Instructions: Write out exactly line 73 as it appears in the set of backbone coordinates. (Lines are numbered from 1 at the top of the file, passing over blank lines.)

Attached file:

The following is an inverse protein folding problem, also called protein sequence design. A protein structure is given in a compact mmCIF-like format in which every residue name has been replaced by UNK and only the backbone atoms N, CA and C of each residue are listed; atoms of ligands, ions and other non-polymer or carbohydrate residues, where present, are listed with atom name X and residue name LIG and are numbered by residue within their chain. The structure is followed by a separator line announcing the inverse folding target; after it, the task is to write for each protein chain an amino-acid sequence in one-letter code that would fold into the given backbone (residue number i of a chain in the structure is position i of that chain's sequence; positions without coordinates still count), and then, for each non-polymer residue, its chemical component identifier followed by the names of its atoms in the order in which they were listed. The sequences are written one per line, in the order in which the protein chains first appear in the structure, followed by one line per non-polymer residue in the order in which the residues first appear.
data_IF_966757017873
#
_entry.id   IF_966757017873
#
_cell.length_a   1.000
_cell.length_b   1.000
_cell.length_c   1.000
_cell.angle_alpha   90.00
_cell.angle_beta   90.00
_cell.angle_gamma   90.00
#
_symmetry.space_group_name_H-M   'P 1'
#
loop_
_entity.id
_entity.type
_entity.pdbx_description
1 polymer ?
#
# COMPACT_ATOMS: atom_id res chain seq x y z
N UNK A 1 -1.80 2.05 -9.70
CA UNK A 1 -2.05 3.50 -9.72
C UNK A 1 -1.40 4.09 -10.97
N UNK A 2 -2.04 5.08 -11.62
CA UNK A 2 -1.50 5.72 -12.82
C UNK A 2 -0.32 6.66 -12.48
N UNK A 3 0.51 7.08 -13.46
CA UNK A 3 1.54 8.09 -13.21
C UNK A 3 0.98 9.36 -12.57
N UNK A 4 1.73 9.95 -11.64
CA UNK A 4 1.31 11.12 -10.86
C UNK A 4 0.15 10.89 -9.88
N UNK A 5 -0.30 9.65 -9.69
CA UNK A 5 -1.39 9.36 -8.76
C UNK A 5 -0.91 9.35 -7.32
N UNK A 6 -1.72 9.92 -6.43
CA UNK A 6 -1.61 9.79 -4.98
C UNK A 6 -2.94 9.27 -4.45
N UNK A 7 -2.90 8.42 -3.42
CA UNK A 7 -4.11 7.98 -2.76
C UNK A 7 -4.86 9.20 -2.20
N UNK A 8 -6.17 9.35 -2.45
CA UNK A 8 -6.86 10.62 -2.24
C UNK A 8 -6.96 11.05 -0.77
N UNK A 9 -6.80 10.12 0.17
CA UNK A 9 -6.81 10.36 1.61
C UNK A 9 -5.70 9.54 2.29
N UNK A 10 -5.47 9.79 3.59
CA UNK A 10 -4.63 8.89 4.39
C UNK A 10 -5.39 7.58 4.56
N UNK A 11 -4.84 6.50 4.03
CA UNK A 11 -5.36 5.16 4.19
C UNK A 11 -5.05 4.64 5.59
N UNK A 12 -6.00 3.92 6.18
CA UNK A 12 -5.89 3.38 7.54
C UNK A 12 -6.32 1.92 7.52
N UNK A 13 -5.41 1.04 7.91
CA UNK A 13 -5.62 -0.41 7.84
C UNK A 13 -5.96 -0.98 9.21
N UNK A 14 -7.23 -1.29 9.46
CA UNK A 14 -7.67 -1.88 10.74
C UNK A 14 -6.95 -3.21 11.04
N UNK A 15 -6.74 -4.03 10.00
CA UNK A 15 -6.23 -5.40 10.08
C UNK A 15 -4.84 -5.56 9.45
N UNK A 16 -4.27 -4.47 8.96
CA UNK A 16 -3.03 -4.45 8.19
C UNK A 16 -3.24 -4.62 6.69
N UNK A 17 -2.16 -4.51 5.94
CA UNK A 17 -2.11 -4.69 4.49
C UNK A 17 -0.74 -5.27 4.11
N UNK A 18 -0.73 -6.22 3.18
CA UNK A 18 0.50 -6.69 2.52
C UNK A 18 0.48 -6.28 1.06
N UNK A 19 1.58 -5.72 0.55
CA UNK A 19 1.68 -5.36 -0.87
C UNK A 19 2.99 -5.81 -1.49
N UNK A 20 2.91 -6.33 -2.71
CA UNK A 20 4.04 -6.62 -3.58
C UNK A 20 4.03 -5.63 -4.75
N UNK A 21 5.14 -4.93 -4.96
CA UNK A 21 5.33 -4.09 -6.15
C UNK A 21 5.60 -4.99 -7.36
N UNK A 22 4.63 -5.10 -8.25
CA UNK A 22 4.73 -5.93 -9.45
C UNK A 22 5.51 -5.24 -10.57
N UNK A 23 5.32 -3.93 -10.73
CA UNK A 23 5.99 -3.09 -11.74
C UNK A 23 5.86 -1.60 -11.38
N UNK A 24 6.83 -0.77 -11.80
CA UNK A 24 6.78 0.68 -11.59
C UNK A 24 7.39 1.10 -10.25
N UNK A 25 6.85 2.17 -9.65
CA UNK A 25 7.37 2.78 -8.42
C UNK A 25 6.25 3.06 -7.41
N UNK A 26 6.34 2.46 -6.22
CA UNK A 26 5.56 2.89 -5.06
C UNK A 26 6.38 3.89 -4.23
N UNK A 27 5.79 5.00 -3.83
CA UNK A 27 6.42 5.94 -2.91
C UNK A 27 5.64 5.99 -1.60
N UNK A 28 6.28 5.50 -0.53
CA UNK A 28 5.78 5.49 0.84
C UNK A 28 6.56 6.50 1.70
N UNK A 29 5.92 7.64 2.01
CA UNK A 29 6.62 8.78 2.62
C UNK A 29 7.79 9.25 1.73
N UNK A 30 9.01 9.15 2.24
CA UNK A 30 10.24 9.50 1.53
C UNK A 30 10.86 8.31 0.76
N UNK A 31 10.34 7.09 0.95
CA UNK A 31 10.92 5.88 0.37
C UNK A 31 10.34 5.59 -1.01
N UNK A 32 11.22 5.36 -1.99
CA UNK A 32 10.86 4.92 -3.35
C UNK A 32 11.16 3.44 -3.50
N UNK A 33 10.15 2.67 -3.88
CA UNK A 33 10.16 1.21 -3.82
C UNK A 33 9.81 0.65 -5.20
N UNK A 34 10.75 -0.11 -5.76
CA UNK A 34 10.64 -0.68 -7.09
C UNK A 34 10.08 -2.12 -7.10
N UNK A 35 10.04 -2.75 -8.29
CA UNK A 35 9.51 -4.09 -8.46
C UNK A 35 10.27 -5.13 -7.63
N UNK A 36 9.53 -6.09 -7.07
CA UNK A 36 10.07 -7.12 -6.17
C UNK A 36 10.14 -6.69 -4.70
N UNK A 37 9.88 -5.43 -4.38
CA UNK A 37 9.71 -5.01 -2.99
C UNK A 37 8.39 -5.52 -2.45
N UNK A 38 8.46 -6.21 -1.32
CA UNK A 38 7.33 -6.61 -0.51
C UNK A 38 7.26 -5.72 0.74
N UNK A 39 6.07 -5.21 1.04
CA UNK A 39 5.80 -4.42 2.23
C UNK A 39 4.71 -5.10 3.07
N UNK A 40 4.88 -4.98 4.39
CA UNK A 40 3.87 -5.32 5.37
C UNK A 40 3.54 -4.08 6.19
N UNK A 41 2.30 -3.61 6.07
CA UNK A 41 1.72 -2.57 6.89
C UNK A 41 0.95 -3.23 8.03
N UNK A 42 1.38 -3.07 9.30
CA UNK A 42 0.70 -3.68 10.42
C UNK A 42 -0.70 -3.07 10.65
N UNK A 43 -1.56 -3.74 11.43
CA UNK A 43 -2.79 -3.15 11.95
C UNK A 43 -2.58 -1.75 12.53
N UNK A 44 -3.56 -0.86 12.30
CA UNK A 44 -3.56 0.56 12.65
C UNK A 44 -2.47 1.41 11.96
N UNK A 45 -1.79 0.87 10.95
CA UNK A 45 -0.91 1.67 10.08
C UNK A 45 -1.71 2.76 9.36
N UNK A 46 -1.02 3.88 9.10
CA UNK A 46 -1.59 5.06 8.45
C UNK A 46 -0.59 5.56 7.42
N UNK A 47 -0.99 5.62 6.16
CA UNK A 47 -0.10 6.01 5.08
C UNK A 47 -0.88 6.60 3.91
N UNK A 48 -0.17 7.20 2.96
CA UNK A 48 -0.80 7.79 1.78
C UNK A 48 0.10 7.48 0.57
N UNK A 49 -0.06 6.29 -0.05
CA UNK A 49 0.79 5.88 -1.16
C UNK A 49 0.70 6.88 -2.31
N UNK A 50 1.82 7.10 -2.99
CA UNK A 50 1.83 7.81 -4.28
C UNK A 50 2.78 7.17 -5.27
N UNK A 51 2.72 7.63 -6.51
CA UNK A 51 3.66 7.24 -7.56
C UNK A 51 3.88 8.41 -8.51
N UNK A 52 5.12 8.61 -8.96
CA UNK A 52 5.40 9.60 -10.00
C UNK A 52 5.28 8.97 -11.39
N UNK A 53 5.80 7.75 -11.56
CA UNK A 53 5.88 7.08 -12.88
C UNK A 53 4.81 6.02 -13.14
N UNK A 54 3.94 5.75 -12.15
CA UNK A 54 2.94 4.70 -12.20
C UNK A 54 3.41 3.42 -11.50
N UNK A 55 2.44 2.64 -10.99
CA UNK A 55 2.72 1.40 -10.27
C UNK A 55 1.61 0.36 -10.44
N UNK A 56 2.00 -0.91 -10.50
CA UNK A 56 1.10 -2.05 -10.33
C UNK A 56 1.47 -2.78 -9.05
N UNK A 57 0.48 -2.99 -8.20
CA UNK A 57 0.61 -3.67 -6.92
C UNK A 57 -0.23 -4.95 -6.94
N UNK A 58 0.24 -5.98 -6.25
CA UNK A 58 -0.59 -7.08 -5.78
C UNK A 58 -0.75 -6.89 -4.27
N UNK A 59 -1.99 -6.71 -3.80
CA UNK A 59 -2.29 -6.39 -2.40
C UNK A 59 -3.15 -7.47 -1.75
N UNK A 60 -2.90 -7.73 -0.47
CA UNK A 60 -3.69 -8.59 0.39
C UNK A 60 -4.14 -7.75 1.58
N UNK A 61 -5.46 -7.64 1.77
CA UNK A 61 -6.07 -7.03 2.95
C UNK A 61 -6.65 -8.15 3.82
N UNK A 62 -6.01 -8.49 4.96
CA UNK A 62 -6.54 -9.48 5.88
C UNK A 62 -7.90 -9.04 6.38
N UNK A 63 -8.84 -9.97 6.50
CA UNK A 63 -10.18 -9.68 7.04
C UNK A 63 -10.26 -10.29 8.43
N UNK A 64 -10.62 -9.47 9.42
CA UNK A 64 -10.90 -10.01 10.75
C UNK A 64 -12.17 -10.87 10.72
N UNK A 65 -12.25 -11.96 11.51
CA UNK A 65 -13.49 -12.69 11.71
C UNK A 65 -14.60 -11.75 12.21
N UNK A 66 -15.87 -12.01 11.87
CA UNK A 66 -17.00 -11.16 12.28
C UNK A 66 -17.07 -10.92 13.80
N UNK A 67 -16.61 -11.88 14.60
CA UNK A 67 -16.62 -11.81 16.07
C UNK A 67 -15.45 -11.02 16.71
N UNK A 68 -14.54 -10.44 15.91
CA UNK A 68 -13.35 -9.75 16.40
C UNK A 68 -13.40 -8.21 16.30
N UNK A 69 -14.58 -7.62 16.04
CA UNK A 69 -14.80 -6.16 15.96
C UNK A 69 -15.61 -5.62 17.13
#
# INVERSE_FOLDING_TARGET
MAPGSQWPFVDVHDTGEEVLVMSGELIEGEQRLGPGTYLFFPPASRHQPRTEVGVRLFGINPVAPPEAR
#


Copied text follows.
N UNK A 18 -0.73 -6.22 3.18